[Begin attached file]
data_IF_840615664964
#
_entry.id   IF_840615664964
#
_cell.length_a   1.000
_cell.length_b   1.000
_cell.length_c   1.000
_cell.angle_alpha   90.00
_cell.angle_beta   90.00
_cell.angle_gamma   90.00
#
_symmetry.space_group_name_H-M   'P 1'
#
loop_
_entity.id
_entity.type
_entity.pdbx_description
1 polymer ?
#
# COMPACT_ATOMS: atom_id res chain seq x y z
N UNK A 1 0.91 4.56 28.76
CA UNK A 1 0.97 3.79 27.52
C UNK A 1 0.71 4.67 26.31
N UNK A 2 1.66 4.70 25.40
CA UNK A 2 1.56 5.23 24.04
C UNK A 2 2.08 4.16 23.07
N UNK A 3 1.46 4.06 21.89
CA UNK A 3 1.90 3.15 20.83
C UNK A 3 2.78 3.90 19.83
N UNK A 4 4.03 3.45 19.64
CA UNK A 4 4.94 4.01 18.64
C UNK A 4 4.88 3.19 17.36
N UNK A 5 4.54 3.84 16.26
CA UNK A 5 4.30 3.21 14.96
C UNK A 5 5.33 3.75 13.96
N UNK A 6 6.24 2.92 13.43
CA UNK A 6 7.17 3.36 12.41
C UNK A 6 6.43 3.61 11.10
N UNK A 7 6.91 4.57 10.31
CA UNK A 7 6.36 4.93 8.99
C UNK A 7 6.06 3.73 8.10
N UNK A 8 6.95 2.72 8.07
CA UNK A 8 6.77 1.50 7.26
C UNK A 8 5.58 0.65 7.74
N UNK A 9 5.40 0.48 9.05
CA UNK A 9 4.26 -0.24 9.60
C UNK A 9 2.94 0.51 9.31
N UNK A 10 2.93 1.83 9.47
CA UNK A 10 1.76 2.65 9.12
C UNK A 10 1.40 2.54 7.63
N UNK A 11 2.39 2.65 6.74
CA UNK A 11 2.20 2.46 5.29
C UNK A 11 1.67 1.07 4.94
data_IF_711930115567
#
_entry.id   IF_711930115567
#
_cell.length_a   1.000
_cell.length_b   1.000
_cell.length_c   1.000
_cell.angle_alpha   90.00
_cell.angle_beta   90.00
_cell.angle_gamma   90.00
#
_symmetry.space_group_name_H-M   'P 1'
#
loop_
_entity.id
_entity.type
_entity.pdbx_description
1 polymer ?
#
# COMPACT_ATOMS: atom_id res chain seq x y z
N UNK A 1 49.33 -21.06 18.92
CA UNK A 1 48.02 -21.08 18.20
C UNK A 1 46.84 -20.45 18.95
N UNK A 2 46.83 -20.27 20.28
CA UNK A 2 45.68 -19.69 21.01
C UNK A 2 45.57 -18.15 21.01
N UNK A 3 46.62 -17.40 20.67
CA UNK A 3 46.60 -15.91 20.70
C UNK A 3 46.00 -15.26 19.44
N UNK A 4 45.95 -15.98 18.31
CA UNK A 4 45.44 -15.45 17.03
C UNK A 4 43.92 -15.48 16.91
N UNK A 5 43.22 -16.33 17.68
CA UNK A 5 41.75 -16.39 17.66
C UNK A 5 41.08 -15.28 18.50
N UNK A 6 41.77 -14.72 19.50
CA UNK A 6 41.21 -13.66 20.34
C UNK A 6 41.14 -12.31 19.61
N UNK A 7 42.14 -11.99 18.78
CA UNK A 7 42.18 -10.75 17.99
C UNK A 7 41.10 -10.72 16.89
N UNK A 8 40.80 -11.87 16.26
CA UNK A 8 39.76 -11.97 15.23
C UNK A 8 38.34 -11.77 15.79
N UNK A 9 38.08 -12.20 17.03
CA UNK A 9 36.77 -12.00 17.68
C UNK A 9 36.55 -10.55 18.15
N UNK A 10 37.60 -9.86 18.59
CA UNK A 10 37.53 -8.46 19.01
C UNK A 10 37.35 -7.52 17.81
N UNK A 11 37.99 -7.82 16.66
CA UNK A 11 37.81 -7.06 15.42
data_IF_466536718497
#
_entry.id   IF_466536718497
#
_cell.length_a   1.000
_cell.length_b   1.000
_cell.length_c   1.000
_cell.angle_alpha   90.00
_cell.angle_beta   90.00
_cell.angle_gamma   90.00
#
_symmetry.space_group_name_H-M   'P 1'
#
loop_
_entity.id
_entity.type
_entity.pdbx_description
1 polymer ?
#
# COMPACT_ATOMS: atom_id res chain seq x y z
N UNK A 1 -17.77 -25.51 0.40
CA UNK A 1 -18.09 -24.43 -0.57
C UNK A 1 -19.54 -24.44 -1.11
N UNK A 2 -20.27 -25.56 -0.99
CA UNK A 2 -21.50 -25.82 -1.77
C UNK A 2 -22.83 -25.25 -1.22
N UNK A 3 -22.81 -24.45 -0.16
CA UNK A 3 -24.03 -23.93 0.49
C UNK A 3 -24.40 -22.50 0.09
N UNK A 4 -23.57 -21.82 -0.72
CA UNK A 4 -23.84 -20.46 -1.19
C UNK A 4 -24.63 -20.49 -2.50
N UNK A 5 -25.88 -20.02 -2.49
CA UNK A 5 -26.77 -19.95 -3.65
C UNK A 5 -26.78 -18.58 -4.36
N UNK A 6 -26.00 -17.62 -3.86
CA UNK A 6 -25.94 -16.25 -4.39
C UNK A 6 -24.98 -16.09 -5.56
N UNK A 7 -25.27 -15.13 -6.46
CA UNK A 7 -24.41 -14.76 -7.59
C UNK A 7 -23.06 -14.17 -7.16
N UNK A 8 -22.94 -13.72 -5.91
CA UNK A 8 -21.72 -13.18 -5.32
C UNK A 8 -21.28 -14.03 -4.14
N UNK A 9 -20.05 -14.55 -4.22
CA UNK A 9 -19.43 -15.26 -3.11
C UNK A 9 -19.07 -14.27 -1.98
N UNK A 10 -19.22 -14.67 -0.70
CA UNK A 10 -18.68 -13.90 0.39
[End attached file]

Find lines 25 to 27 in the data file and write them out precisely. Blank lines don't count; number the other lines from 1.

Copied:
CA UNK A 2 1.56 5.23 24.04
C UNK A 2 2.08 4.16 23.07
N UNK A 3 1.46 4.06 21.89